The good news is that fires and accidents caused by lithium-ion batteries are extremely rare. However, that doesn't mean you shouldn't take precautions to avoid a catastrophe.
Lithium-ionbatteries are used in all types of products today, perhaps most commonly in electronic devices such as laptops, mobile phones and cameras, but they are also an attractive option for large scale energy storage, such as in power grid systems and electric vehicles. Now that we've established that, under the right conditions, lithium-ion batteries can provide a good environment for a fire, let's see why they occur.
The electrodes are submerged in a liquid called an electrolyte, which allows the movement of ions and consists of lithium salt and organic solvents. Unfortunately, if lithium-ion batteries are exposed to improper conditions, there is a small chance of a violent failure. First of all, it's good practice to ensure that the place where you store your batteries isn't exposed to high temperatures. Lithium-ion batteries are constructed in such a way that the three main conditions of a fire (oxygen, fuel and heat) can be met.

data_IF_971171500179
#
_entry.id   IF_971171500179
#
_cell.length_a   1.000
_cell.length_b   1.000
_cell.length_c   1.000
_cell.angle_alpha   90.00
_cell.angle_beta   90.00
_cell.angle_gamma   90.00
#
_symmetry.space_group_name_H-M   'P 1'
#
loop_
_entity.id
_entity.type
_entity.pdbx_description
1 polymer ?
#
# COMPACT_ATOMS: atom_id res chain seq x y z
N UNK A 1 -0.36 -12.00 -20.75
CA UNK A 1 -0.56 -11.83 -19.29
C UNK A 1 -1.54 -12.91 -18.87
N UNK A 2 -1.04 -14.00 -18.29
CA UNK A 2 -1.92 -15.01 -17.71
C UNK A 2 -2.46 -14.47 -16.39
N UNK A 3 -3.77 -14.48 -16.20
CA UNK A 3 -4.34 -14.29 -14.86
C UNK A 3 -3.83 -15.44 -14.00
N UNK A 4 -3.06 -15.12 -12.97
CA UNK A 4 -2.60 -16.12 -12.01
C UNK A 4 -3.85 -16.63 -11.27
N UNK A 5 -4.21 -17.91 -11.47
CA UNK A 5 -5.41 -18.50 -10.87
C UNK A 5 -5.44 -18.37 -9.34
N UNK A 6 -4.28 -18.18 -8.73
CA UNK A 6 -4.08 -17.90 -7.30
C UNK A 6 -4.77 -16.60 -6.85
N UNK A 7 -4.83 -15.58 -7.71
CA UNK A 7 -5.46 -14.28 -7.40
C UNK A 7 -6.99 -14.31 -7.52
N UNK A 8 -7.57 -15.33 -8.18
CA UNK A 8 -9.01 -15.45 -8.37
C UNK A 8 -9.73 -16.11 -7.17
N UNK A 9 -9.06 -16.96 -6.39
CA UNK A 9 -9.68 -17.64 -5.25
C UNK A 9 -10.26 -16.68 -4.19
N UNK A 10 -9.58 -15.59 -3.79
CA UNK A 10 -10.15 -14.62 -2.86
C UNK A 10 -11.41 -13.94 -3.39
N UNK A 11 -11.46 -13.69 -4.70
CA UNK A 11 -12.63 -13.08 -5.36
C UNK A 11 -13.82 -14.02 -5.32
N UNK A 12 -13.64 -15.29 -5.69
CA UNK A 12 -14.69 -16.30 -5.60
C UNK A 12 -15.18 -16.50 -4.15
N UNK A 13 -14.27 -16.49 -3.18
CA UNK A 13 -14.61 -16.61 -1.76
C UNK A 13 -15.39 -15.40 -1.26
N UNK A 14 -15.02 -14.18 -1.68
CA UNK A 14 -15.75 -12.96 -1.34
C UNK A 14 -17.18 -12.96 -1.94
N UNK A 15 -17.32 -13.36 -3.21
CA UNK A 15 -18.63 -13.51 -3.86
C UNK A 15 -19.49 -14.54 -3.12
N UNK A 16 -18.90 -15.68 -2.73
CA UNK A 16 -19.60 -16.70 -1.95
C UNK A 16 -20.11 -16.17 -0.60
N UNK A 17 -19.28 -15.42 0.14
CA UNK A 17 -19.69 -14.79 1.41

Before wondering why batteries catch fire, it's important to understand how they work. Unlike standard alkaline batteries, lithium-ion batteries can be used over and over again, so they can be found in many household electronics. Today, lithium-ion batteries can be found in a large number of household electronics, including laptops, mobile phones and tablets. A quick search on YouTube or Google will provide several hundred videos and images of lithium-ion (Li-ion) batteries that cause fires and explosions.
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